Thibaud Hue, edited by Gauthier Delomez 06:14, August 17, 2022

The harvest started these days in some French farms thanks to a particularly dry and hot summer.

Precocity and warmth that should benefit the quality of the wine, according to professionals in the sector.

Europe 1 went to Ardèche to find out everything about the next vintage.

In the Rhône Valley, operators are already getting busy: the harvest started earlier than expected, after a particularly dry and hot summer.

Some will even beat by a few days the record for earliness of the year 2003, when the heat wave was historic.

This earliness and warmth also have a positive effect on the quality of the wine, particularly in the Ardèche.

Europe 1 went there.


- In Aude, due to climate change, the harvest is coming earlier and earlier

A result in the bottle which will be different compared to 2003

In the Delphine estate in Mauves, the land is dry and the grapes are small.

This is why the yields are likely to be lower, but the heat wave will improve the juice.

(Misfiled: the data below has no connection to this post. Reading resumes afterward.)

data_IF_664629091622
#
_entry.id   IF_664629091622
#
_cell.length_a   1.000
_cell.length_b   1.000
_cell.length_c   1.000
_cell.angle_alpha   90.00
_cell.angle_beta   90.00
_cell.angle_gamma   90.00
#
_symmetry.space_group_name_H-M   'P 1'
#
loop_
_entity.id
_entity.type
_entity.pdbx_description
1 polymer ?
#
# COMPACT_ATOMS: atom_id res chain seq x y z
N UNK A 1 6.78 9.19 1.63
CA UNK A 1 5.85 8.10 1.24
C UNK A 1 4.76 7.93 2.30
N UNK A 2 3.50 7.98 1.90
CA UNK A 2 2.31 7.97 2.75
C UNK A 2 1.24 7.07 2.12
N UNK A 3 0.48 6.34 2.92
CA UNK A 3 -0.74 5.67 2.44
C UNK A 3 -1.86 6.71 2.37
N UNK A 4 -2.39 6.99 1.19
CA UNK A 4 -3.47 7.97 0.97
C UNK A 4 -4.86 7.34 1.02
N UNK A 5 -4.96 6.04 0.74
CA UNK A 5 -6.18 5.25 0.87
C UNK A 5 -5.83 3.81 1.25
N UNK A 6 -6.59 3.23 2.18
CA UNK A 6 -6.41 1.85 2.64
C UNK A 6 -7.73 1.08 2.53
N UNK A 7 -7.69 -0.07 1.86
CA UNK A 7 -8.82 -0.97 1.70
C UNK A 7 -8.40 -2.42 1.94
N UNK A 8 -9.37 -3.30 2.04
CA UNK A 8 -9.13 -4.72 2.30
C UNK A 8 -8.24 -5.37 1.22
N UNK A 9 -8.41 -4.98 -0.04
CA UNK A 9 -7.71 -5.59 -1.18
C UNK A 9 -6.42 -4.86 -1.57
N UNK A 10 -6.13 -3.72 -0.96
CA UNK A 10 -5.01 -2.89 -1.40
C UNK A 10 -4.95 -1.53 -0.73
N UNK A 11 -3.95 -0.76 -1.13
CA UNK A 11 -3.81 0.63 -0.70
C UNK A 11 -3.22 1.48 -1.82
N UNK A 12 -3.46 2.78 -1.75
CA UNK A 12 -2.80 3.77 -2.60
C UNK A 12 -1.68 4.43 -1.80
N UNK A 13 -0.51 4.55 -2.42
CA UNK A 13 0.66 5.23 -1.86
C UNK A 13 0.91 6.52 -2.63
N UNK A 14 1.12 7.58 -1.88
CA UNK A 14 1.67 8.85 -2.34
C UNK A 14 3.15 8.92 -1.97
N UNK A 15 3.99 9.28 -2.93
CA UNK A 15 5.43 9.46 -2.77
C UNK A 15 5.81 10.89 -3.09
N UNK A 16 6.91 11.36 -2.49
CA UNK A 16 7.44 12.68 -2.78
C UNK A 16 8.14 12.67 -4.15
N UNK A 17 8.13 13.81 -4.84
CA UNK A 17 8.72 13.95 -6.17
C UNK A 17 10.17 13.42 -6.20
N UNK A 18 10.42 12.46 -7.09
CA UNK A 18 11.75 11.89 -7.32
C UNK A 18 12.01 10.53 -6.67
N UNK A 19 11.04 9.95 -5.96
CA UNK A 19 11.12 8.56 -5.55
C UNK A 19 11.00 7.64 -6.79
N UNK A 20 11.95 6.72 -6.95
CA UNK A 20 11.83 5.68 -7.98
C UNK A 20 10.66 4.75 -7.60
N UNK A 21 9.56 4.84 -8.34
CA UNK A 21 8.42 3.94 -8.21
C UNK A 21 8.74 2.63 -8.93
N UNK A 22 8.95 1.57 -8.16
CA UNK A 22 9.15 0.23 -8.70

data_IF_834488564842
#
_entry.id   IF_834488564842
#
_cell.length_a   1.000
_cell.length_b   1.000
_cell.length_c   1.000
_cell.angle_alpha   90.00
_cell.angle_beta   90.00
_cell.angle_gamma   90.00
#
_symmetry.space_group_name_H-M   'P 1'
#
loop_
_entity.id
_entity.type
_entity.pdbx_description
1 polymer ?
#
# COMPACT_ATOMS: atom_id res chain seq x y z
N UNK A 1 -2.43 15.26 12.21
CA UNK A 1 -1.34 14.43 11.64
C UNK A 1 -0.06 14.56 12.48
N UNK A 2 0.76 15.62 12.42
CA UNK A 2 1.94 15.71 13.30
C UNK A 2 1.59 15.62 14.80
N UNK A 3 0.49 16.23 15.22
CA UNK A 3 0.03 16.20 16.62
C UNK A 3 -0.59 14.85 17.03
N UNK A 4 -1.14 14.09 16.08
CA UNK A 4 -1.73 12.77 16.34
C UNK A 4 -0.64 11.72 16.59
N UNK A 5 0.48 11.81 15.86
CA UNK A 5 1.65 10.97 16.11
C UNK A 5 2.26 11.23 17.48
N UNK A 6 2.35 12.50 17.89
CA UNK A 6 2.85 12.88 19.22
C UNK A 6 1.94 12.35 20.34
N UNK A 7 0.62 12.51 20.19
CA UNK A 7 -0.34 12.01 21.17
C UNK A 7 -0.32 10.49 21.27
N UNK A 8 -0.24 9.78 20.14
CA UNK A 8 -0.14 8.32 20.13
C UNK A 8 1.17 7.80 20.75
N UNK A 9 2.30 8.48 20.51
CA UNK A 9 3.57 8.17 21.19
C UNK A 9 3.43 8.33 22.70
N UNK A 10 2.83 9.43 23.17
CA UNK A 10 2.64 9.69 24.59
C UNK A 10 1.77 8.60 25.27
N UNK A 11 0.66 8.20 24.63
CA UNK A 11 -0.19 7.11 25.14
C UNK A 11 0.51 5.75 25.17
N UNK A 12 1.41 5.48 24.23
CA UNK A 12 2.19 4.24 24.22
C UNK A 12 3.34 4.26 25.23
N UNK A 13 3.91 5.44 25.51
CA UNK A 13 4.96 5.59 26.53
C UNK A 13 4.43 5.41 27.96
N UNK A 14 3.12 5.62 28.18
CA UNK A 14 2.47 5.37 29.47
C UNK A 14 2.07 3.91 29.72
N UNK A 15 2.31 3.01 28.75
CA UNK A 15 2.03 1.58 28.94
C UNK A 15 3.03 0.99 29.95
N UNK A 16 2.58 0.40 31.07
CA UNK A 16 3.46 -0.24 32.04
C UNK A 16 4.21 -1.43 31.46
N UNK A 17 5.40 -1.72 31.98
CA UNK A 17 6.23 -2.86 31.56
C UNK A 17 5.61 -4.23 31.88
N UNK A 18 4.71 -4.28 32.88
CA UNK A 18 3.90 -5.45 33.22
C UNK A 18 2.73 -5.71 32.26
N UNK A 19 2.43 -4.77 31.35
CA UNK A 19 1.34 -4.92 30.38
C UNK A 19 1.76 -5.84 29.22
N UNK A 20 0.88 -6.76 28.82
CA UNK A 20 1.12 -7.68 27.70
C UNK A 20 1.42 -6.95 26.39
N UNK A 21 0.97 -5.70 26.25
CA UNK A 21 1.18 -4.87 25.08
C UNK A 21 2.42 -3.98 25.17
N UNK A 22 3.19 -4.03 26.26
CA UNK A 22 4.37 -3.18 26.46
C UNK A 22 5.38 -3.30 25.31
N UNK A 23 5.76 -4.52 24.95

"I think the quality will be there. The grapes are pretty, the degree should be there too. The grains are already very sweet, so I think we will have a nice harvest", explains the winemaker on Europe 1.

Although this historically early harvest is very similar to that of 2003, the result in the bottle will be very different.

This is what Maxime, who takes care of the elaboration of the wines of the Chapoutier house near Valence, specifies.

"For ten years, viticulture has evolved. Winegrowers work their vines differently and work differently in the cellar", he explains.

"Very good wines, which deserve to be kept for a few years"

Maxime believes that "taking as a reference the solar years such as 2015, 2017, 2018 perhaps seems more reasonable. These are wiser, more balanced solar vintages. Wines that are certainly high in alcohol, powerful, but whose acidity allows to find a balance in red wines in particular", he explains, "these are very good wines, but wines which deserve to be kept for a few years all the same", concludes Maxime.

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For the vintage to live up to expectations and reach maturity, the vines still need water, he says.

Moreover, 30 to 40 mm of rain are expected at the end of the week in the Rhone Valley.